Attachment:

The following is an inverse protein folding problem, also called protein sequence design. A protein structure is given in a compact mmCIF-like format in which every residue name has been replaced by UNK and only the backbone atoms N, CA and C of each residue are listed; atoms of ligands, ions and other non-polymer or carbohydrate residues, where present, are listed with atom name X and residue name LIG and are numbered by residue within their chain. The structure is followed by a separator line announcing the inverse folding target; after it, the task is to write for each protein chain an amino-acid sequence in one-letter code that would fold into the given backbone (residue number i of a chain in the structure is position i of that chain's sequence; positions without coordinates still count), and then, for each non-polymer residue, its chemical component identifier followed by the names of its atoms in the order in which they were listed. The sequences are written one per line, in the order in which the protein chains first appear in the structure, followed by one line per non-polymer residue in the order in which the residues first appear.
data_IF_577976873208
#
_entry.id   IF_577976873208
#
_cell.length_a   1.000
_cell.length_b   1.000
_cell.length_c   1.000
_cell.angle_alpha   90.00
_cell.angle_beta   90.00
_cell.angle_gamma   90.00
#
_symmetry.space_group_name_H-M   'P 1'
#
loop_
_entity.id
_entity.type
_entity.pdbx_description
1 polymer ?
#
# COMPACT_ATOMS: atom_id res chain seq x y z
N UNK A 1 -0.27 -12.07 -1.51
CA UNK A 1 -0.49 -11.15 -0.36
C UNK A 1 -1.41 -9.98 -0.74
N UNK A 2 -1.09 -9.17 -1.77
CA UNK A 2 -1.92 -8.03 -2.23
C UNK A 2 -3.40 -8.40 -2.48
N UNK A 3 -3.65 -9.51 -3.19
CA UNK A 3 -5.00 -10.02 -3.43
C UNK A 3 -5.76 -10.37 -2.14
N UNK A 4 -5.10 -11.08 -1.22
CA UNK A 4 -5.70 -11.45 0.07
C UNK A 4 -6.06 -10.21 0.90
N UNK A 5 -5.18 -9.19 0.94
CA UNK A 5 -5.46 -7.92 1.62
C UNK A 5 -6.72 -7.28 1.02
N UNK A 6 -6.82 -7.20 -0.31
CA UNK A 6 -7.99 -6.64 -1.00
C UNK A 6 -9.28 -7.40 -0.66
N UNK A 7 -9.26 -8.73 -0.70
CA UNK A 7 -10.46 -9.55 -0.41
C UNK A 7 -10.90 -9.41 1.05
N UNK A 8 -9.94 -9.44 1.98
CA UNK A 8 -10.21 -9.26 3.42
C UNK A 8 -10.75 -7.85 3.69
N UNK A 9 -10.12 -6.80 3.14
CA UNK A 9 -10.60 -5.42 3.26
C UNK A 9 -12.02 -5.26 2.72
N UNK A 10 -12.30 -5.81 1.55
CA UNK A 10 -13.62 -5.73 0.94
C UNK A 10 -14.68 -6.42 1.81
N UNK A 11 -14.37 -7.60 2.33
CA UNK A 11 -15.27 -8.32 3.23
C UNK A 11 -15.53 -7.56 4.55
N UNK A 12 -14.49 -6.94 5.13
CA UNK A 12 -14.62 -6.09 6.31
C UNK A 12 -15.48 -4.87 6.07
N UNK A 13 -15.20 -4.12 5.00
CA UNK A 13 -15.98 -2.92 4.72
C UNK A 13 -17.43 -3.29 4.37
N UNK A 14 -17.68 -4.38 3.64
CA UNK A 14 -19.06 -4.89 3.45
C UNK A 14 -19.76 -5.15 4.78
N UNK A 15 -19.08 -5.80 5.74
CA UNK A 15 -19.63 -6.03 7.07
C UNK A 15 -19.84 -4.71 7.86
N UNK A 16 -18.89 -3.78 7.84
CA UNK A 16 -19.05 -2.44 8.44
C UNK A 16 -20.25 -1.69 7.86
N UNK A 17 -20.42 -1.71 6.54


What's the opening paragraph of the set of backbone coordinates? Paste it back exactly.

The following is an inverse protein folding problem, also called protein sequence design. A protein structure is given in a compact mmCIF-like format in which every residue name has been replaced by UNK and only the backbone atoms N, CA and C of each residue are listed; atoms of ligands, ions and other non-polymer or carbohydrate residues, where present, are listed with atom name X and residue name LIG and are numbered by residue within their chain. The structure is followed by a separator line announcing the inverse folding target; after it, the task is to write for each protein chain an amino-acid sequence in one-letter code that would fold into the given backbone (residue number i of a chain in the structure is position i of that chain's sequence; positions without coordinates still count), and then, for each non-polymer residue, its chemical component identifier followed by the names of its atoms in the order in which they were listed. The sequences are written one per line, in the order in which the protein chains first appear in the structure, followed by one line per non-polymer residue in the order in which the residues first appear.